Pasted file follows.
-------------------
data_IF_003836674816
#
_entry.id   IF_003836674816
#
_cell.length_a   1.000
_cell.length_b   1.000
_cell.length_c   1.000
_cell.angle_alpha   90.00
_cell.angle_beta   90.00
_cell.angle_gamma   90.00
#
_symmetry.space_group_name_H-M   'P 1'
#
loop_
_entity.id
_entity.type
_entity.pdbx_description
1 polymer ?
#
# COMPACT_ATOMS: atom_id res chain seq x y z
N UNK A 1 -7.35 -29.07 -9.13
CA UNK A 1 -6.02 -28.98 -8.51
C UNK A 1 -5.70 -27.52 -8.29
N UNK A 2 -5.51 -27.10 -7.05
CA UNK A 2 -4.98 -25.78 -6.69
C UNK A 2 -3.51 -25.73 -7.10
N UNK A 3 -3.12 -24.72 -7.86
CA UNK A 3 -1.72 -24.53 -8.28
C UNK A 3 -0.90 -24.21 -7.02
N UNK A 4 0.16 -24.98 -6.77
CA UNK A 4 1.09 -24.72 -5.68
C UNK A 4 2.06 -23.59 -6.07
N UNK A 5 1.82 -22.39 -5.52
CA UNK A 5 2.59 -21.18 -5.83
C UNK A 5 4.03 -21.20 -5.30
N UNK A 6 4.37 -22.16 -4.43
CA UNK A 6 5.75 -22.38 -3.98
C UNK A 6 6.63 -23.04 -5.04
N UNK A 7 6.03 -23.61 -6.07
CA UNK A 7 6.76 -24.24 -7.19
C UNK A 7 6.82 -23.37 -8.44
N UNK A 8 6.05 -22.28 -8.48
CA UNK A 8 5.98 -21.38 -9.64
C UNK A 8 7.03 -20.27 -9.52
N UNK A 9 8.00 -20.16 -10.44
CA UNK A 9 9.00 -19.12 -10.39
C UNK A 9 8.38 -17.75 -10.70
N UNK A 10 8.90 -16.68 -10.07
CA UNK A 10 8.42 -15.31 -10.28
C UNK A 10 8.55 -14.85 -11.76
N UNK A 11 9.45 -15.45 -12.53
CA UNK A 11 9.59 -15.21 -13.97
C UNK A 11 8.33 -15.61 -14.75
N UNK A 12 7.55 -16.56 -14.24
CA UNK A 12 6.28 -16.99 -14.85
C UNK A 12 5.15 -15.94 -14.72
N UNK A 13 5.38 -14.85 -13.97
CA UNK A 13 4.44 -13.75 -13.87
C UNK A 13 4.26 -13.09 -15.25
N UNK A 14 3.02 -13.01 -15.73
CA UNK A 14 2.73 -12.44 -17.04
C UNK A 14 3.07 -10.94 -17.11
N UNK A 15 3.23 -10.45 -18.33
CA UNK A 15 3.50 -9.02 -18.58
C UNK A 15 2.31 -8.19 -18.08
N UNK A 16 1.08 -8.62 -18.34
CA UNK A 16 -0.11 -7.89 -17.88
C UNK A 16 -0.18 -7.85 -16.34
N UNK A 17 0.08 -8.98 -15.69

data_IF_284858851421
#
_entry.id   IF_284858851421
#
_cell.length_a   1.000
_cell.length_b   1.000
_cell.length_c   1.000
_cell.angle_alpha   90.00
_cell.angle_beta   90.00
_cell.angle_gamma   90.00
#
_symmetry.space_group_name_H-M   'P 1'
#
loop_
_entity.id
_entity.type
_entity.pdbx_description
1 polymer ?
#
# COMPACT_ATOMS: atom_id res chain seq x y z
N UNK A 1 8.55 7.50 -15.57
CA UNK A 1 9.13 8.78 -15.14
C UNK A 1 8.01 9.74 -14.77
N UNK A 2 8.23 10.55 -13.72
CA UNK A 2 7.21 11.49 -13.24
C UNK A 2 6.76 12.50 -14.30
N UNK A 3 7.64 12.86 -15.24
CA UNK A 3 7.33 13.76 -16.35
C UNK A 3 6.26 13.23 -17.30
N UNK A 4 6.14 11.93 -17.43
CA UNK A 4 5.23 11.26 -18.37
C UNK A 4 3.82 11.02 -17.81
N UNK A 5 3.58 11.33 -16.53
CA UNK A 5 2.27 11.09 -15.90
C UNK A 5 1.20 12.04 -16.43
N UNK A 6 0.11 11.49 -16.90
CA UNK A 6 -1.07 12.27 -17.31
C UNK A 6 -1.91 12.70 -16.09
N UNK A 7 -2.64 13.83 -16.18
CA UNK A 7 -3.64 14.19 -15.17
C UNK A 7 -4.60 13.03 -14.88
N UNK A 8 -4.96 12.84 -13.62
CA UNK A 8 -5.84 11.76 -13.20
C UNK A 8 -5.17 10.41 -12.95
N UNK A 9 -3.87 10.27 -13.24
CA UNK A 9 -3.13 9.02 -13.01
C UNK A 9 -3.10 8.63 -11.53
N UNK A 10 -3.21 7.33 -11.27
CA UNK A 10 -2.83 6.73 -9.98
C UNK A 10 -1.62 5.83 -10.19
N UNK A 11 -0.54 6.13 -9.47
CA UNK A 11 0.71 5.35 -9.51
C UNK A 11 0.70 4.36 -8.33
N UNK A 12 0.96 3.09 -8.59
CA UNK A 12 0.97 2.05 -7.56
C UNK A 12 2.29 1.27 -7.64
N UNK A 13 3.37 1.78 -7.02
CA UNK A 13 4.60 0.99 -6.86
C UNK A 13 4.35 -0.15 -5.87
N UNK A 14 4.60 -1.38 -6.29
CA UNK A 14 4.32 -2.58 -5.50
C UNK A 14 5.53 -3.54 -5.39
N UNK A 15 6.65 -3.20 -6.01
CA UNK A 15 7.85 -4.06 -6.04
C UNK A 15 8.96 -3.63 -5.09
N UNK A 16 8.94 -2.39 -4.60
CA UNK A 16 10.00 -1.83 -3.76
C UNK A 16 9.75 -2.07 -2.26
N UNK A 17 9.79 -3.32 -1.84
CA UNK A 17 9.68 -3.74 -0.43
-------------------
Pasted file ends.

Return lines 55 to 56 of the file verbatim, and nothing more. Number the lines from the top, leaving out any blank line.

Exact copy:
CA UNK A 12 6.28 -16.99 -14.85
C UNK A 12 5.15 -15.94 -14.72